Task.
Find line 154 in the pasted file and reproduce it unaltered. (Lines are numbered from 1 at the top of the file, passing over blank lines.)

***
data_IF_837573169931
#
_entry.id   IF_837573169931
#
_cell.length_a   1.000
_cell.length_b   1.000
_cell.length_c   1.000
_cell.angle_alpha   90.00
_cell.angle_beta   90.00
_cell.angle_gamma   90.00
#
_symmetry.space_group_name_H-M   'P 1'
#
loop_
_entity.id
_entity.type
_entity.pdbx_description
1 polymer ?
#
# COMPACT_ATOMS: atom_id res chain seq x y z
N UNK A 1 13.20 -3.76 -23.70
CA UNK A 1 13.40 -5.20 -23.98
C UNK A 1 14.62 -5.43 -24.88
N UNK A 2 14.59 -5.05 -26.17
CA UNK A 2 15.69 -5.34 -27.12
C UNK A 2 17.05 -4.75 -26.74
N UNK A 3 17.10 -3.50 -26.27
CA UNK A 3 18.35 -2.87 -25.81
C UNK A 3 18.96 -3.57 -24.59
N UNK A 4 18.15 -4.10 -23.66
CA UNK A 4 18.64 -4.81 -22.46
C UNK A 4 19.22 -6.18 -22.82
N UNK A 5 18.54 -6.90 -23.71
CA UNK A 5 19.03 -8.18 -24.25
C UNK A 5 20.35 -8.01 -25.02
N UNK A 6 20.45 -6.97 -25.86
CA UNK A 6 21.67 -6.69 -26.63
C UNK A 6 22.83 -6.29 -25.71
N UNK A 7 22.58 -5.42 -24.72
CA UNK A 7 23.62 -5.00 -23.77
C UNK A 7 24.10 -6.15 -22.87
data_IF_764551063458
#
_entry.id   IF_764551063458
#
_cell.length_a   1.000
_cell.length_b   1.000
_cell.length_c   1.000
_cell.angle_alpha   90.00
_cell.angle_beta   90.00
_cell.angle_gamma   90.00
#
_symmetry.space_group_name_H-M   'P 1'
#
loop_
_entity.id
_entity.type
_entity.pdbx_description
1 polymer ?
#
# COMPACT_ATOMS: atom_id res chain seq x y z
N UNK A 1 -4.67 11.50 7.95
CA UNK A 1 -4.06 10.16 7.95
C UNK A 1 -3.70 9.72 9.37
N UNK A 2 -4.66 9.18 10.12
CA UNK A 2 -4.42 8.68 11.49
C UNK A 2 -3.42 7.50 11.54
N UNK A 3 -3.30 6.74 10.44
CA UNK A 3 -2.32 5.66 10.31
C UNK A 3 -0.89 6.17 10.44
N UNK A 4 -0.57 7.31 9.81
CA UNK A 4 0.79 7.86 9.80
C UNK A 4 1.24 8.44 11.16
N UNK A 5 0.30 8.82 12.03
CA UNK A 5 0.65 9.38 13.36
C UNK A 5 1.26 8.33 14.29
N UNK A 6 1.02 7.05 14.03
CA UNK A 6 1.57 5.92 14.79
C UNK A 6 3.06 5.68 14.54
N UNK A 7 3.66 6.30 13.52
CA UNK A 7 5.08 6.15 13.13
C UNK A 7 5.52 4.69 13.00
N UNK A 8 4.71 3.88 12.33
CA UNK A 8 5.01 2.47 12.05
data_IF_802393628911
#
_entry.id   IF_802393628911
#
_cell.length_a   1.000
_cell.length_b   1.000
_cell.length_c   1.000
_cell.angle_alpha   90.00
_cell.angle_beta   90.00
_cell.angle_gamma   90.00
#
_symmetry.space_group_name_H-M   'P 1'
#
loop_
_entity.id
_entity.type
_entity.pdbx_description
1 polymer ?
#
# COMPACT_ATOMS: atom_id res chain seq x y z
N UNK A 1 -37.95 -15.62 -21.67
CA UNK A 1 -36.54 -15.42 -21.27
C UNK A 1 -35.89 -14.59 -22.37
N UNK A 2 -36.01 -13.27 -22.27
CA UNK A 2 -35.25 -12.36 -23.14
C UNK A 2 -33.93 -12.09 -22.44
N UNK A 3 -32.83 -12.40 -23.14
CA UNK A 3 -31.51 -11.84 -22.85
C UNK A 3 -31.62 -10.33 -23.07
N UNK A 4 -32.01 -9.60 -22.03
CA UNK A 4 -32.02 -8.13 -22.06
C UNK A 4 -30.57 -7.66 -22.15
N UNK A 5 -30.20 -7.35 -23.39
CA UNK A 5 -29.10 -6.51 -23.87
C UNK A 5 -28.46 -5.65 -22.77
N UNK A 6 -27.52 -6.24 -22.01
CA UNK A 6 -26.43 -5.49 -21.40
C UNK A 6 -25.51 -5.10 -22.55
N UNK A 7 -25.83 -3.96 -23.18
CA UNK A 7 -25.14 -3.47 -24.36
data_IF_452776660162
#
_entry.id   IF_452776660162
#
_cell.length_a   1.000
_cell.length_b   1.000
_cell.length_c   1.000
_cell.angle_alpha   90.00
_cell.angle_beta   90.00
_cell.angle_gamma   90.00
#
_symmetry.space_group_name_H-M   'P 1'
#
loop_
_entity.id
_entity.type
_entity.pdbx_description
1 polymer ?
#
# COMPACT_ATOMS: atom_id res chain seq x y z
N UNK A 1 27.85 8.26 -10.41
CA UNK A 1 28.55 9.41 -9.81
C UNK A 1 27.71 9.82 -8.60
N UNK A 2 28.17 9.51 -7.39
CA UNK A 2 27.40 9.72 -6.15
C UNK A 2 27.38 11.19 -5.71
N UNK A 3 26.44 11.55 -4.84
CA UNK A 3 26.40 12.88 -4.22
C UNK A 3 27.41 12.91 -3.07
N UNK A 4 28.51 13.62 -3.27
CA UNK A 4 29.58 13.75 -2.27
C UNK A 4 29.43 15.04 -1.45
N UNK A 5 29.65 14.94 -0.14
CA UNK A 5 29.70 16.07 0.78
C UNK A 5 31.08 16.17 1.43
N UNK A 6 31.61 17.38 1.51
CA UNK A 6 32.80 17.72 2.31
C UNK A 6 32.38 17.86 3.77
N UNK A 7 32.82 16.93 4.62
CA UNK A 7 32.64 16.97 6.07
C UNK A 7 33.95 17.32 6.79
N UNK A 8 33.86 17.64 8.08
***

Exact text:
N UNK A 4 28.51 13.62 -3.27